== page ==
Special Issue "Obesity and Metabolic Dysregulation in Childhood"
A special issue of Children (ISSN 2227-9067).
Deadline for manuscript submissions: closed (15 December 2018) | Viewed by 58070
As any provider caring for children is aware, obesity and its resultant complications are increasingly prevalent and present an immense burden in time, energy, and cost for healthcare practices. The World Health Organization estimates that obesity and overweight effects over 40 million children aged five and under and nearly 350 million children ages 5–18. Initially limited to developed countries, the problem is now global. Various studies have shown rates of metabolic syndrome as high as 50% in obese children, indicating that the cardiometabolic complications of obesity that lead to morbidity and mortality begin young. Yet there is often little consensus on methods of prevention, diagnosis and treatment of pediatric obesity and metabolic syndrome leading to frustration for patients, families and care providers.
In addition to counseling on weight management, practitioners must also be confident in identifying and treating obesity-related complications such as insulin resistance and type 2 diabetes, dyslipidemia, hypertension, fatty liver disease, polycystic ovarian syndrome, obstructive sleep apnea, and the orthopedic complications and psychosocial impacts of obesity. Further, clinicians will need to differentiate whether a child’s abnormal weight gain is due to simple calorie excess or is caused by a hormonal, genetic, or neurologic defect. Finally, providers should be ready to discuss risks and benefits of current treatment options, encompassing various lifestyle modification programs, medications, and bariatric surgery. In our increasingly fast-paced and demanding medical practices, it is clear that access to up-to-date reviews and research for all pediatric care providers is a necessity.
This Special Issue, “Obesity and Metabolic Dysregulation in Childhood”, is dedicated to describing existing gaps, as well as the achievements made in clinical care, education, training, and research. Both reviews and original research will be considered for publication. Examples include, but are not limited to, manuscripts discussing pathogenesis, diagnosis, and treatment of obesity, insulin resistance, lipid disorders, fatty liver disease, and polycystic ovarian syndrome in children and adolescents. This Special Issue will provide a review of the field of pediatric obesity medicine and provide resources for further education and training programs for medical professionals.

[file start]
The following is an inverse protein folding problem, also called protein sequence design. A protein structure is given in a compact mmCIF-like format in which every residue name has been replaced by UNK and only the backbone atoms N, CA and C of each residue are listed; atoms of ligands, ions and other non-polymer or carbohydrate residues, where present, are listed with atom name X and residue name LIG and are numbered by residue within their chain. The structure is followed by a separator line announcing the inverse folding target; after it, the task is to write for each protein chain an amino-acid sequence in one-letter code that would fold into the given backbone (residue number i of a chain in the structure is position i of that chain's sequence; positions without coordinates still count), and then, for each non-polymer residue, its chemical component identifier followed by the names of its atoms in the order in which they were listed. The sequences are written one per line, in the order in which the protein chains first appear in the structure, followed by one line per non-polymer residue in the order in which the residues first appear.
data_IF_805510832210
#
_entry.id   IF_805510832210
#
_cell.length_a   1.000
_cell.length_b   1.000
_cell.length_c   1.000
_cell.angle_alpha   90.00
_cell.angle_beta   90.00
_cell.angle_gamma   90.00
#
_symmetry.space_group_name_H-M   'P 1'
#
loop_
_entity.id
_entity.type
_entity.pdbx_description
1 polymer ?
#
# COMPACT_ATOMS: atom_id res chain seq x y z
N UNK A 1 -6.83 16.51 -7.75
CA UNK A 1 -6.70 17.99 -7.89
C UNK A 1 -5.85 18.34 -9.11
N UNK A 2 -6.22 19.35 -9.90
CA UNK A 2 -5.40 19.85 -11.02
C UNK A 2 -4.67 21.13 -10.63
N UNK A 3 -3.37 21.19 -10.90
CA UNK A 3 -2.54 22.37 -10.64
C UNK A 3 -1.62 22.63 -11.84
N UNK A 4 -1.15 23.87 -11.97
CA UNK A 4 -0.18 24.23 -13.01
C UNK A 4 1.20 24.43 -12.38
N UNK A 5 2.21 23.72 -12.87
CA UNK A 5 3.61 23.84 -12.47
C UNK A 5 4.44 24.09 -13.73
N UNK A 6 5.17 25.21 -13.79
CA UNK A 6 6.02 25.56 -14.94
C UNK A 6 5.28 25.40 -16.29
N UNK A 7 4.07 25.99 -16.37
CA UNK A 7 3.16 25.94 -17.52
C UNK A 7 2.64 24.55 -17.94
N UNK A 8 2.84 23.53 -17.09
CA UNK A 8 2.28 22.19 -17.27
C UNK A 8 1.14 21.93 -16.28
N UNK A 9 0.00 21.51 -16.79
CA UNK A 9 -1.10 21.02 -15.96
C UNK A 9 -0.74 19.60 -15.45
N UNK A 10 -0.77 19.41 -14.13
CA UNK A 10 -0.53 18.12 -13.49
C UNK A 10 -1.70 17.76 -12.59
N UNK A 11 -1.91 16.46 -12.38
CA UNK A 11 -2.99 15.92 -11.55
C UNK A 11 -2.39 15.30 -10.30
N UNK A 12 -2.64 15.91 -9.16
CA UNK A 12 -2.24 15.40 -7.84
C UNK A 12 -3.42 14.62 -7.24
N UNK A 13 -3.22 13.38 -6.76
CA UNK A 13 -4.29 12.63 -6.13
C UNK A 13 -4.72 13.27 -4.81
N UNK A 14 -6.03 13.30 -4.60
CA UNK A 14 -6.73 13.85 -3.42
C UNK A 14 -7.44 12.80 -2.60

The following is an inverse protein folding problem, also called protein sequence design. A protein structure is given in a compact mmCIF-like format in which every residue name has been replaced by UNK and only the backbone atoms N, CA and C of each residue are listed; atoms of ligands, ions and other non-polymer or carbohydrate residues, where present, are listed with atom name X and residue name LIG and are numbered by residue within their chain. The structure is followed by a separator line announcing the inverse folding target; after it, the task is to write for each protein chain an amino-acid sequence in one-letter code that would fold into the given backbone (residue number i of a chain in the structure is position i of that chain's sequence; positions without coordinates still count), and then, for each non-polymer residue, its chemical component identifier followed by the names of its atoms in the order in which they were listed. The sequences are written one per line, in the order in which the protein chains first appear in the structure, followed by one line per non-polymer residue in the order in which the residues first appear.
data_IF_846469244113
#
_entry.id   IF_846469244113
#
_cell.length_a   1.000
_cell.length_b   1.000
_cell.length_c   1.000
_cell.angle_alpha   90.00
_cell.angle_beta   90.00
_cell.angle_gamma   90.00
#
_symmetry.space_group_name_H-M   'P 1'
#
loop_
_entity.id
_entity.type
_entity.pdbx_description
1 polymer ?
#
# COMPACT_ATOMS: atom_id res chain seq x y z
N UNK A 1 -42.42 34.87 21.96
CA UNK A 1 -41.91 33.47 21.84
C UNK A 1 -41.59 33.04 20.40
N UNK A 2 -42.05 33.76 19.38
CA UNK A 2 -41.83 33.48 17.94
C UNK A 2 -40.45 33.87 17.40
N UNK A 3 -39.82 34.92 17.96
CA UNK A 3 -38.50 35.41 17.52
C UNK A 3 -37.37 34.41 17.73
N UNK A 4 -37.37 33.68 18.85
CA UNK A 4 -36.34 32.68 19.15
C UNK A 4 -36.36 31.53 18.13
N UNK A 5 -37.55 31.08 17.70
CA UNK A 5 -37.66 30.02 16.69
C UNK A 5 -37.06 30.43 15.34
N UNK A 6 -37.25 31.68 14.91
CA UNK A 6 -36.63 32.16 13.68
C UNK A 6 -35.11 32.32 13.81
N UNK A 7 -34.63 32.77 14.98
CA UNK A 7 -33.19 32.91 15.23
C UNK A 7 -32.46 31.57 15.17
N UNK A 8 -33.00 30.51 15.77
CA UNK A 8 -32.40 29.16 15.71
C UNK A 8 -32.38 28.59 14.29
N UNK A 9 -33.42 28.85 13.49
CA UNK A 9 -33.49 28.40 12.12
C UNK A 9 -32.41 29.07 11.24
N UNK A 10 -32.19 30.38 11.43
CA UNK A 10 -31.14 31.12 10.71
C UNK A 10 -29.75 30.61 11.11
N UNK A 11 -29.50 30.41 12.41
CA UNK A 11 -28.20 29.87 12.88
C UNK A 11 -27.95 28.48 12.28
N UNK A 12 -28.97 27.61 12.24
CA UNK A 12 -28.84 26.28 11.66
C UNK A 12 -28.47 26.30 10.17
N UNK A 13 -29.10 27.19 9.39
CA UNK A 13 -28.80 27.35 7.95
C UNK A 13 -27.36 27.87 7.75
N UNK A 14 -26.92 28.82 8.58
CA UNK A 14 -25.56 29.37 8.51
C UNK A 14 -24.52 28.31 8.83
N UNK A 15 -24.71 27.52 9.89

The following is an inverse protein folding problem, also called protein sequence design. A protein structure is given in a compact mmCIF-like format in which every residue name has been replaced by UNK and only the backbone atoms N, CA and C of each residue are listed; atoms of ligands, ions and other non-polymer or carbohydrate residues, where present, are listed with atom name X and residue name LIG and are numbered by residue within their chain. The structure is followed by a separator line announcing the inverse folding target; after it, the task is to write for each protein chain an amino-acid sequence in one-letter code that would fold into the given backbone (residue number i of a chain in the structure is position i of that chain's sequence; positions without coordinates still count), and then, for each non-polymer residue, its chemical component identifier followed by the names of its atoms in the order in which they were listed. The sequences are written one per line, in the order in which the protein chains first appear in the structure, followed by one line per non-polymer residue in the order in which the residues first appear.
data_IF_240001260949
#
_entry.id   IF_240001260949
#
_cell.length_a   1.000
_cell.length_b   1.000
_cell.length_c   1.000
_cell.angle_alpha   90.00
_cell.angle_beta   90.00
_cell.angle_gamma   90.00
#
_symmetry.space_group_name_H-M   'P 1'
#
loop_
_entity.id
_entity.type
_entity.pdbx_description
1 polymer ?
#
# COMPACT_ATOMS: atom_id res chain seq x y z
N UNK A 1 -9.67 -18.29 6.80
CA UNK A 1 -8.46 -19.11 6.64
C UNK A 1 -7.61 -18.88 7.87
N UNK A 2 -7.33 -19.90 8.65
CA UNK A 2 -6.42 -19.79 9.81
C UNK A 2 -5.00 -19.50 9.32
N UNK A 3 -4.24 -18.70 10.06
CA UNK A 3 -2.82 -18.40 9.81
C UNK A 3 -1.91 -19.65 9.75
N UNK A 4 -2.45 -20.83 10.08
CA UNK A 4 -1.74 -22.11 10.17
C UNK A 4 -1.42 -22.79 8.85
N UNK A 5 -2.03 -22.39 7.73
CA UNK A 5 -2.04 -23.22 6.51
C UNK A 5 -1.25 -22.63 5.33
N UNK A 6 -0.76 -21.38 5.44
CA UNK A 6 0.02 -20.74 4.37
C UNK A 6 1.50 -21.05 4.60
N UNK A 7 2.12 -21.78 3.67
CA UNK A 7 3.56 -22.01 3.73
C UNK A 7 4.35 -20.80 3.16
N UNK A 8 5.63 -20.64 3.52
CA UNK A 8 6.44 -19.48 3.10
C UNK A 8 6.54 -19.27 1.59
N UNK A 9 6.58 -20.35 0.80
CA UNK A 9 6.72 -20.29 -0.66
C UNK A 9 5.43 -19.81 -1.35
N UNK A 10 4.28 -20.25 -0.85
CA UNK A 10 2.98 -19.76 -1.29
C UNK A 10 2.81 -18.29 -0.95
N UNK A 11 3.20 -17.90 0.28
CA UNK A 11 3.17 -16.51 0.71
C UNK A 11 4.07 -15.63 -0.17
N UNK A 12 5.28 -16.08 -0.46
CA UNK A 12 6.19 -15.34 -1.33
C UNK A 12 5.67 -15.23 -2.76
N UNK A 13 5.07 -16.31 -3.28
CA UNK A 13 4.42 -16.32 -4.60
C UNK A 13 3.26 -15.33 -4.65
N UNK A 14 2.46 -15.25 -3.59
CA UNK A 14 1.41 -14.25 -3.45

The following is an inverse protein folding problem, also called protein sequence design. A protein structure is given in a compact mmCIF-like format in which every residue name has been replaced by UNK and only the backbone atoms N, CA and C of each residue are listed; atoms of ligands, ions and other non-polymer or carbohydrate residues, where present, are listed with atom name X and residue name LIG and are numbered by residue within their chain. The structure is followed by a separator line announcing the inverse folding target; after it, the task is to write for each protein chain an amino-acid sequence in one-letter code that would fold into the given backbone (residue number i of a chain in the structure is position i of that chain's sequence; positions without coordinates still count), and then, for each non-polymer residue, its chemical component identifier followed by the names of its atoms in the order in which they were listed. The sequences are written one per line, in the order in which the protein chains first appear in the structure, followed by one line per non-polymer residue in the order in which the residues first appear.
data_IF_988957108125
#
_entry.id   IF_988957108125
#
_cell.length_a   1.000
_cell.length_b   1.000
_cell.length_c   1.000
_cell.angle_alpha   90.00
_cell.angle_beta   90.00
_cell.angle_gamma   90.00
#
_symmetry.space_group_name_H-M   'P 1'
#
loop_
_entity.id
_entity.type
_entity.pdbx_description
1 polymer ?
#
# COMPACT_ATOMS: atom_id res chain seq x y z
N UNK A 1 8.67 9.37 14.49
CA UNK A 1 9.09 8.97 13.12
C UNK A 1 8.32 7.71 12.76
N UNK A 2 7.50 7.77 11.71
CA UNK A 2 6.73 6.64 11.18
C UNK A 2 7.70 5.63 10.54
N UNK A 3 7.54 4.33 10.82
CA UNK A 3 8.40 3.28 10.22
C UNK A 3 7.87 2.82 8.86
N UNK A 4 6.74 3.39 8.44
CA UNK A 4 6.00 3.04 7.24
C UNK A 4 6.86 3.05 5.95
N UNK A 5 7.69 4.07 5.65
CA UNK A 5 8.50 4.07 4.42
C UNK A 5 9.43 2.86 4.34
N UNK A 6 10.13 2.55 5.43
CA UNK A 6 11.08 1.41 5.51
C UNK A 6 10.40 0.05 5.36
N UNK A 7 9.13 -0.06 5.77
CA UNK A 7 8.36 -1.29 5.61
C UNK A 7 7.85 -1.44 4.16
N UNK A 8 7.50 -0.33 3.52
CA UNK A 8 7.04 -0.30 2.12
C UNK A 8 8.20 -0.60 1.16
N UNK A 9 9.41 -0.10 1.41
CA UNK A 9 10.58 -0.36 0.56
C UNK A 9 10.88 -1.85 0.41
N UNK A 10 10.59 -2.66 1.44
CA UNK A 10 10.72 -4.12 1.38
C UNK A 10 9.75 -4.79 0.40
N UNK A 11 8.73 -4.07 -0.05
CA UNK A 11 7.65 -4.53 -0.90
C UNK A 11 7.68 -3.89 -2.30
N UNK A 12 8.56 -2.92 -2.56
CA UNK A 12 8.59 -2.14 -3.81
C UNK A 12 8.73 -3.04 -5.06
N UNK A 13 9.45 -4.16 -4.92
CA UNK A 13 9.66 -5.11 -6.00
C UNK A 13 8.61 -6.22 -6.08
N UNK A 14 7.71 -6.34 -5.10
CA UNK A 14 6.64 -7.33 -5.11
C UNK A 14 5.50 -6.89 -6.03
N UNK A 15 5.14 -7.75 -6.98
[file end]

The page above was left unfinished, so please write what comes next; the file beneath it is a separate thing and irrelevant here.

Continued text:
Dr. Rachana D. Shah
Manuscript Submission Information
Manuscripts should be submitted online at www.mdpi.com by registering and logging in to this website. Once you are registered, click here to go to the submission form. Manuscripts can be submitted until the deadline. All submissions that pass pre-check are peer-reviewed. Accepted papers will be published continuously in the journal (as soon as accepted) and will be listed together on the special issue website. Research articles, review articles as well as short communications are invited. For planned papers, a title and short abstract (about 100 words) can be sent to the Editorial Office for announcement on this website.
Submitted manuscripts should not have been published previously, nor be under consideration for publication elsewhere (except conference proceedings papers). All manuscripts are thoroughly refereed through a single-blind peer-review process. A guide for authors and other relevant information for submission of manuscripts is available on the Instructions for Authors page. Children is an international peer-reviewed open access monthly journal published by MDPI.
Please visit the Instructions for Authors page before submitting a manuscript. The Article Processing Charge (APC) for publication in this open access journal is 2400 CHF (Swiss Francs). Submitted papers should be well formatted and use good English. Authors may use MDPI's English editing service prior to publication or during author revisions.
- metabolic syndrome